The University of Melbourne
Research Field: Urban ecology
The overarching theme underpinning Dr Threlfall’s research is understanding the ecology of cities. She uses inter-disciplinary approaches, to look at ways to reduce the environmental impacts of urbanisation and develop environmentally based solutions. Her research examines how urbanisation influences ecological interactions, ways people engage with urban nature, and which management actions are most effective in restoring biodiversity. She employs experimental and modelling techniques, drawing on landscape and spatial ecology, and linking this with the social sciences.
To address these questions, she has worked on a range of taxa including bats, birds, native bees, and butterflies, and is increasingly examining the human dimensions of urban ecology. Her current research focuses on evaluating the success of actions to return urban nature and developing practical guidelines to facilitate improved practice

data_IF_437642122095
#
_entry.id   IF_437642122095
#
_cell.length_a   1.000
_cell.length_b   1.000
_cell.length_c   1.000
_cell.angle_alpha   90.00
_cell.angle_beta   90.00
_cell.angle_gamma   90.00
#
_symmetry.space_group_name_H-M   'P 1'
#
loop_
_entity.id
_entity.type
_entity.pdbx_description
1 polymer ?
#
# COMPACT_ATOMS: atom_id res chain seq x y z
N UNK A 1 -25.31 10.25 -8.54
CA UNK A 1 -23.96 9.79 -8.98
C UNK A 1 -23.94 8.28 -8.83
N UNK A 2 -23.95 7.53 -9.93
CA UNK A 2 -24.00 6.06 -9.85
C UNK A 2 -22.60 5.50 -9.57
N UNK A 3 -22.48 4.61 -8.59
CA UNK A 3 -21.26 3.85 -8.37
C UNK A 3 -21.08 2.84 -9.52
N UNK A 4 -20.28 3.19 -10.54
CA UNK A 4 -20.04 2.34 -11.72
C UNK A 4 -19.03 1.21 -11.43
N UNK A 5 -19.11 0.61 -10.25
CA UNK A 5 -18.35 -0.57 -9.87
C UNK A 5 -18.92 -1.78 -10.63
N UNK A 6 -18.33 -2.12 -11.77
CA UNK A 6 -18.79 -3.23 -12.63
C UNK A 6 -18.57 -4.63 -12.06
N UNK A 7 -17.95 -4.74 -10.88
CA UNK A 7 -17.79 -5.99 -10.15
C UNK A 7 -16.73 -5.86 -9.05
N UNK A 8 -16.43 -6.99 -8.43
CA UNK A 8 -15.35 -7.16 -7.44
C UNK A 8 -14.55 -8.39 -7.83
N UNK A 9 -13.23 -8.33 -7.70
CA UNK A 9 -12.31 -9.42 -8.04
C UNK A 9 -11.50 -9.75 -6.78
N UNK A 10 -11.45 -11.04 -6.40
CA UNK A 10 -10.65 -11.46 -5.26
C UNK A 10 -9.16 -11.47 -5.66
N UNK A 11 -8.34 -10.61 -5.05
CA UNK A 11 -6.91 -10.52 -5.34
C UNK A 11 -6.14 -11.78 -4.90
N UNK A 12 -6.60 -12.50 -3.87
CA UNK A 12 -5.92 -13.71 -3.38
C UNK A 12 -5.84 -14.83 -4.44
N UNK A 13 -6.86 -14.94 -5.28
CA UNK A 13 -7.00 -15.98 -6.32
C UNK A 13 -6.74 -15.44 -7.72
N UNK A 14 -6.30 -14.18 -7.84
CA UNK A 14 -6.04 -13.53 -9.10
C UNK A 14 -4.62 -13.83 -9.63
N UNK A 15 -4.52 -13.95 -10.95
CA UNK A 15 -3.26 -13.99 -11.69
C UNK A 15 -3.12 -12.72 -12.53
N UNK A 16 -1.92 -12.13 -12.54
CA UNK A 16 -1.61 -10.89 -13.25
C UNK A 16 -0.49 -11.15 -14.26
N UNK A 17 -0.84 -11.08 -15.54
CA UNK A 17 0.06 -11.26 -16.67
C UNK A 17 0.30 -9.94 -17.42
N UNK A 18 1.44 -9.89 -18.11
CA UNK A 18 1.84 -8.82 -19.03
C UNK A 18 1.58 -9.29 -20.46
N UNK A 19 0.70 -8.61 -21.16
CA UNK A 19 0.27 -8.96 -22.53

Returning nature to cities is essential to making them liveable and sustainable. To this end, city governments are engaging in ‘million trees’ programs, backyard wildlife gardening, and installing nest boxes. Whilst these actions can often promote biodiversity, there is growing concern they may also promote aggressive species, parasites, and disease. Dr Threlfall’s research looks to improve understanding of which species benefit from these practices, and guide future management activities.